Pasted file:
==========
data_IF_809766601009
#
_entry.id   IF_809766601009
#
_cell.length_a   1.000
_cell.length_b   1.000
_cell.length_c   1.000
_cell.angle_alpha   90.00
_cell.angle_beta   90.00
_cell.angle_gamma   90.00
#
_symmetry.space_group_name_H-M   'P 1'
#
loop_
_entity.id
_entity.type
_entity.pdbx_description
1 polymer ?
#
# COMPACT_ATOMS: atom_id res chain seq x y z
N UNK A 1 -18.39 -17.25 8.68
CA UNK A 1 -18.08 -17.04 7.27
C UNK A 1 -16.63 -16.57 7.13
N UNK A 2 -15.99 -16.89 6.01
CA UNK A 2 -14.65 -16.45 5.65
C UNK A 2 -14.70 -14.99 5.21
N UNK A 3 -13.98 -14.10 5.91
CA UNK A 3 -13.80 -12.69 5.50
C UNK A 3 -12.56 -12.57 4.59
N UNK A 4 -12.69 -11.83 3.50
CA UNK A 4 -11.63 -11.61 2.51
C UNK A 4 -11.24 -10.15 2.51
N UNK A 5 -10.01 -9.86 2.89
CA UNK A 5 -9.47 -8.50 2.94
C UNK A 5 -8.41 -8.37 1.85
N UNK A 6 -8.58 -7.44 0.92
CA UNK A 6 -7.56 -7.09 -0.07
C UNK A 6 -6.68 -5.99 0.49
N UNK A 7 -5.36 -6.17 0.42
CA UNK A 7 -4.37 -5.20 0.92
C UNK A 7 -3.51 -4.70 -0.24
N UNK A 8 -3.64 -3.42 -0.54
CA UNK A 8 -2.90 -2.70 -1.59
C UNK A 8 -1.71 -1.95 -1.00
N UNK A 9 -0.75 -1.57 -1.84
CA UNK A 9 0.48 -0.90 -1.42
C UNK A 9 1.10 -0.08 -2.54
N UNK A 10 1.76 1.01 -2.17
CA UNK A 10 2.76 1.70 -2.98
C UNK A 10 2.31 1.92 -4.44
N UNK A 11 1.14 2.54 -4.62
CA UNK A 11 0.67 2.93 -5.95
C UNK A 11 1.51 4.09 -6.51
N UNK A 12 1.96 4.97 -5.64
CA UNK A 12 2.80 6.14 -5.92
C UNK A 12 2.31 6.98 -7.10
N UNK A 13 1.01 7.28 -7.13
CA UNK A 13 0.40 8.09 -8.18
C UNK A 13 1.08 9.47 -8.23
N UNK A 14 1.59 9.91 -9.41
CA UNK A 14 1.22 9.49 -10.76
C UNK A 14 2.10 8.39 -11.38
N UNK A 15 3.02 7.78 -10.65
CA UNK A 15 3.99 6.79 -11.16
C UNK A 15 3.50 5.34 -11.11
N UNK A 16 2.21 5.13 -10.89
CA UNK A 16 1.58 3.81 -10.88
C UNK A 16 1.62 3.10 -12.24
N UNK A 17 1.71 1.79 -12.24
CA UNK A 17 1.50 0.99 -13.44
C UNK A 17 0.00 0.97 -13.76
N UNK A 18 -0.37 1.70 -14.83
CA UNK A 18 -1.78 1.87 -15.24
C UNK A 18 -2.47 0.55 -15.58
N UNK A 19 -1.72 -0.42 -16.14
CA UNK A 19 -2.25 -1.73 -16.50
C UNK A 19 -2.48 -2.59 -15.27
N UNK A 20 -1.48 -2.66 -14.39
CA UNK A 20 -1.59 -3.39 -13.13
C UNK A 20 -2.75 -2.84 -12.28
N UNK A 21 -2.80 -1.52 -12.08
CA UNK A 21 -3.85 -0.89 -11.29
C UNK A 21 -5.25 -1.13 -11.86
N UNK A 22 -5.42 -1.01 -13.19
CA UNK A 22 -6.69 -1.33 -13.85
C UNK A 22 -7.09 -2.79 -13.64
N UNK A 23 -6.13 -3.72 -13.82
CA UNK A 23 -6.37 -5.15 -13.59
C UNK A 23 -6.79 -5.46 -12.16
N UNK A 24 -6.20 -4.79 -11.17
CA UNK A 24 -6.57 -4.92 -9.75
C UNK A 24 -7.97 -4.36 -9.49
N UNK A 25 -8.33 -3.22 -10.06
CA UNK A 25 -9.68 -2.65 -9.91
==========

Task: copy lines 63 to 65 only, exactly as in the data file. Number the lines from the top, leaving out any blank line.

N UNK A 15 3.02 7.78 -10.65
CA UNK A 15 3.99 6.79 -11.16
C UNK A 15 3.50 5.34 -11.11